• Every log or wood sided home is different. Each home has a variety of factors that influence when you will need to apply a maintenance coat. Some of those factors include the age and porosity of the wood, how the wood was maintained before it was stained, if the wood has been sanded and what type of weather elements the wood is exposed to on a regular basis.
  • It is important to wash your home annually. While washing with a wood-specific cleaner like Log Wash, take the time to evaluate your wood home wall by wall.
  • Wall by wall evaluation before applying a maintenance coat makes sure you will avoid excess build up of previous coatings. Know that if a manufacturer recommends applying a maintenance re-coat every 3-5 years, that one wall could need re-staining every 3 years and another every 5 or more years depending on exposure to elements.
  • For penetrating finishes like Seal-Once Poly Blend and Outlast Q8 Log Oil, watch for fading, cracking or checking of the wood and reduced water repellency as indications of when to apply a maintenance coat.
  • For film forming finishes like WeatherSeal, Perma-Chink and Sikkens Proluxe Log & Siding, look for fading, chalking, flaking, cracking or checking of the wood and reduced sheen. Do not wait until these finishes peel because it is likely that the surface will need to be stripped before re-application.
  • Make your maintenance checklist a yearly to-do. Again, take some time to walk around your home and assess the wood. Do you see fading or reduced water repellency? Wood that looks dry? Reduced sheen? All these symptoms indicate it is time to re-stain.
  • Regular maintenance and inspections can save you money over time. With a little time, attention to detail and knowledge you can maintain your home on a regular basis with little worry on what to do and when.

How to Pick the Best Exterior Stain or Finish for Your Log Cabin-Part 2

1.  Have you treated your logs with a wood preservative?  If not, you can use an all-in-one wood preservative and wood finish  by applying Q8 Log Oil.  Other finishes such as Sikkens Cetol Log and Siding, and Lifeline Ultra 2 and 7 require a borate wood preservative before applying  the finish.

 

2. Are you concerned about making sure your logs are flame retardant?  If you live in a fire-prone area or you just want to protect your log home from the unthinkable, think about applying a flame retardant like Flame Seal which gives your home a Class A fire rating.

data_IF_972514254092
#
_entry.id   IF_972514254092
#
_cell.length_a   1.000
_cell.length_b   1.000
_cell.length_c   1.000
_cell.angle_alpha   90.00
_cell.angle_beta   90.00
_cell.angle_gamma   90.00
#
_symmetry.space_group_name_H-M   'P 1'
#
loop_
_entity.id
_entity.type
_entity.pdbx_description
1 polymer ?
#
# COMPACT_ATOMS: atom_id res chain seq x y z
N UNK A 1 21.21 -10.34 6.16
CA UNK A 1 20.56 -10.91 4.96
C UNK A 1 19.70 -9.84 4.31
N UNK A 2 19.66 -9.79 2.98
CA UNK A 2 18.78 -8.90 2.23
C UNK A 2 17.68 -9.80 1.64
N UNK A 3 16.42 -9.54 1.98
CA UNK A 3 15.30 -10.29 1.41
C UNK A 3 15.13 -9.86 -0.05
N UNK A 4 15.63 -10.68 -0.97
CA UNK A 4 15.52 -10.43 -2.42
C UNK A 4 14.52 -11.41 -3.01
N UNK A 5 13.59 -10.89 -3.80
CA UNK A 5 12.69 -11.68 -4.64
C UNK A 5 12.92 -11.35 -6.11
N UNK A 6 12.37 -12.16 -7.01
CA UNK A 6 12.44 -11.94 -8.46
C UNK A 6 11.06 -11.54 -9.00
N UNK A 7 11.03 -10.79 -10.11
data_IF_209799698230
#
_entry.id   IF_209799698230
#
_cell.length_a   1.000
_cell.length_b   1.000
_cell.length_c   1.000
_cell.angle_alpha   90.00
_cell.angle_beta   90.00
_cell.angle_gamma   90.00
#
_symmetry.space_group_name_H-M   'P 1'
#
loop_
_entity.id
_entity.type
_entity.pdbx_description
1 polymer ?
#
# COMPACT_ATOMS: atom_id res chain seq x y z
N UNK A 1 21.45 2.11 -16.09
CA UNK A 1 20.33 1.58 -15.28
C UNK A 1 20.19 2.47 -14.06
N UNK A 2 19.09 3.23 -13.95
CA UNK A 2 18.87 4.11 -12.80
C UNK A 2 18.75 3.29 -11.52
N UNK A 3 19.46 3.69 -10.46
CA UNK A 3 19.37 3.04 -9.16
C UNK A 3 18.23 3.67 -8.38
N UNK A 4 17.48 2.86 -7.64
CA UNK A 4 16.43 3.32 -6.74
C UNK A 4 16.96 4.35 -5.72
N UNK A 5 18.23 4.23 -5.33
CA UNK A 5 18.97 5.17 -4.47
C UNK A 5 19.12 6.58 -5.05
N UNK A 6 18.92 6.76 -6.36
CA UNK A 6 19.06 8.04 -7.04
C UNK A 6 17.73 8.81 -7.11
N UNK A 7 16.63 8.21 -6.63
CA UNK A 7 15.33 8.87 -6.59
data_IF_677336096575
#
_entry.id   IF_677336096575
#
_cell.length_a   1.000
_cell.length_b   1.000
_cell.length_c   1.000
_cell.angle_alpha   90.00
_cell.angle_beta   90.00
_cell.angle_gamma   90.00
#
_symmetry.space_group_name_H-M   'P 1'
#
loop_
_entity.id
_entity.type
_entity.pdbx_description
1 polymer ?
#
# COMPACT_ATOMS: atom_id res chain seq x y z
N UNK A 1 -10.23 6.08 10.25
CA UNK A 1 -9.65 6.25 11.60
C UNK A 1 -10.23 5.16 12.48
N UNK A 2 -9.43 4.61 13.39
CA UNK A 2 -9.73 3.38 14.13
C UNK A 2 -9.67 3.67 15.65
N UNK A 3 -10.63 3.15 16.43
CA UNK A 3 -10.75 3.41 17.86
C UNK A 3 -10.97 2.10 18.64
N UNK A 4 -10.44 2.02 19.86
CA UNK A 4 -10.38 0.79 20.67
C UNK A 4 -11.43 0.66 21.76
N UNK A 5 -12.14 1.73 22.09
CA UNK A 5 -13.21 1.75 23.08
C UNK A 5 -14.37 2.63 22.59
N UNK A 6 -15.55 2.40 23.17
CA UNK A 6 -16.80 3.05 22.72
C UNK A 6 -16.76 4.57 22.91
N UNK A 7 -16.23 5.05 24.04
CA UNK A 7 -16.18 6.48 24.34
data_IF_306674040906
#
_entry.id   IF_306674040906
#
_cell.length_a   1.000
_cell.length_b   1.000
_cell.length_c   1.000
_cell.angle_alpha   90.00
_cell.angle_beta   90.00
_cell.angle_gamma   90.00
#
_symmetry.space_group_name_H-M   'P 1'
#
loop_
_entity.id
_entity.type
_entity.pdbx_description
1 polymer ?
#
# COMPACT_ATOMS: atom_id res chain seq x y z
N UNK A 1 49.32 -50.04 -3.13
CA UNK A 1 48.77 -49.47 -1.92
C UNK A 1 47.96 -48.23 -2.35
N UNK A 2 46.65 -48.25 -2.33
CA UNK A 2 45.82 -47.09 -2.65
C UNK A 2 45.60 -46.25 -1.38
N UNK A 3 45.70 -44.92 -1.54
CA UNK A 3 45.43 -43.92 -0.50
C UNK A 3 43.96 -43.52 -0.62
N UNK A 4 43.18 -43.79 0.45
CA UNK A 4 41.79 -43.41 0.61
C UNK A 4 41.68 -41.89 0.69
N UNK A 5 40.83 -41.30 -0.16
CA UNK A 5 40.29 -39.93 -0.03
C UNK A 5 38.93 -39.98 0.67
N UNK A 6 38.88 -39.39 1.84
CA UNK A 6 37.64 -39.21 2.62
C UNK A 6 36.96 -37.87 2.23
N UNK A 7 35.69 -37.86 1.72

3. Would you like the finish to be film-forming or penetrate into the logs?  Outlast Q8 Log Oil  is a penetrating finish that soaks into the logs.  Sikkens and Perma-Chink products form a satin or gloss film on the wood to protect it.

 

4. Would you like a flat matte finish or a shiny satin/gloss finish?  Some people like a matte finish which gives wood  a natural, textured look.  Others like the sheen or shine created by satin or glossy finishes.

 

5. How often are you willing to retreat the home in the following years?  Some finishes require re-application in 2-3 years, after the initial coat.  Others require application every 3-7 years.  What are you willing to do?

 

6. Is a warranty on the finish you purchase important to you?   Perma-Chink Systems offers a 3-5 year warranty on their Lifeline Ultra 2 and Ultra 7  products when applied to their standards and proof of purchase is provided.

 

7. What is your budget?  Exterior finishes can range  from $1.75 a square foot to $8.50 a square foot including labor.

 

8. Are you finishing the house yourself or are you hiring someone to do the work?  Different finishes require different methods of application.  It is important to apply finishes according to the product label.  Sometimes hiring an experienced person to do the work is best, since they may already have the special equipment needed for application.